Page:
Descartes' Metaphysical Physics

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University of Chicago Press, May 1, 1992 - Science - 404 pages
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In this first book-length treatment of Descartes' important and influential natural philosophy, Daniel Garber is principally concerned with Descartes' accounts of matter and motion—the joint between Descartes' philosophical and scientific interests. These accounts constitute the point at which the metaphysical doctrines on God, the soul, and body, developed in writings like the Meditations, give rise to physical conclusions regarding atoms, vacua, and the laws that matter in motion must obey.

Garber achieves a philosophically rigorous reading of Descartes that is sensitive to the historical and intellectual context in which he wrote. What emerges is a novel view of this familiar figure, at once unexpected and truer to the historical Descartes.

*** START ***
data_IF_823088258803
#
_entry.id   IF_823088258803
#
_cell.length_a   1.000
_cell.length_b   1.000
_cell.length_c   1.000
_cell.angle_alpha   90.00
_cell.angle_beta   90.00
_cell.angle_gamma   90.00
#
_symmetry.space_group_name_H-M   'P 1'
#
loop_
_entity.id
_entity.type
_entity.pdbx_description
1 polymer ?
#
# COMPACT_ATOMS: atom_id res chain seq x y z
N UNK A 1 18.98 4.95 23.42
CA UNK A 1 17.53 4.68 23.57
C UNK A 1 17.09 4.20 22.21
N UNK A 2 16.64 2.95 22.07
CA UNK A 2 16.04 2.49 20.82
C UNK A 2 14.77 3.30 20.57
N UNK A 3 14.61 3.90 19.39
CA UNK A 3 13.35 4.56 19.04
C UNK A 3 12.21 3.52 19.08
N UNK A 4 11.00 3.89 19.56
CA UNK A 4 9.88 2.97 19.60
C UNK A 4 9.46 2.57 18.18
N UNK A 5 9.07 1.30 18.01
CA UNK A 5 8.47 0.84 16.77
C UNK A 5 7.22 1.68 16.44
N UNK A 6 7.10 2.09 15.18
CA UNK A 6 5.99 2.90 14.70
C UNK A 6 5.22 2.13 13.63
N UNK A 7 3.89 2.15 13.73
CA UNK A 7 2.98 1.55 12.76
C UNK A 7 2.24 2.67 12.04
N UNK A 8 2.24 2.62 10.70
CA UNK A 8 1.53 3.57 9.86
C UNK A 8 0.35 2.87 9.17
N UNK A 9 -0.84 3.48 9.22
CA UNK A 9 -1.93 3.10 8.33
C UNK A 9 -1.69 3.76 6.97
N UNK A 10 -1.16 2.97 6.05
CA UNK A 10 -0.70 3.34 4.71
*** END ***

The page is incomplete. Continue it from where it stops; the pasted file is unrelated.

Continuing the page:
The book begins with a discussion of Descartes' intellectual development and the larger project that frames his natural philosophy, the complete reform of all the sciences. After this introduction Garber thoroughly examines various aspects of Descartes' physics: the notion of body and its identification with extension; Descartes' rejection of the substantial forms of the scholastics; his relation to the atomistic tradition of atoms and the void; the concept of motion and the laws of motion, including Descartes' conservation principle, his laws of the persistence of motion, and his collision law; and the grounding of his laws in God.

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Descartes' metaphysical physics

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Much has been written about Descartes's philosophy proper--his "cogito ergo sum'' ("I think, therefore I am'') having brought philosophy out of the scholastic and into the modern era--but Garber's is ... Read full review

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About the author (1992)

Daniel Garber is professor of philosophy at the University of Chicago.

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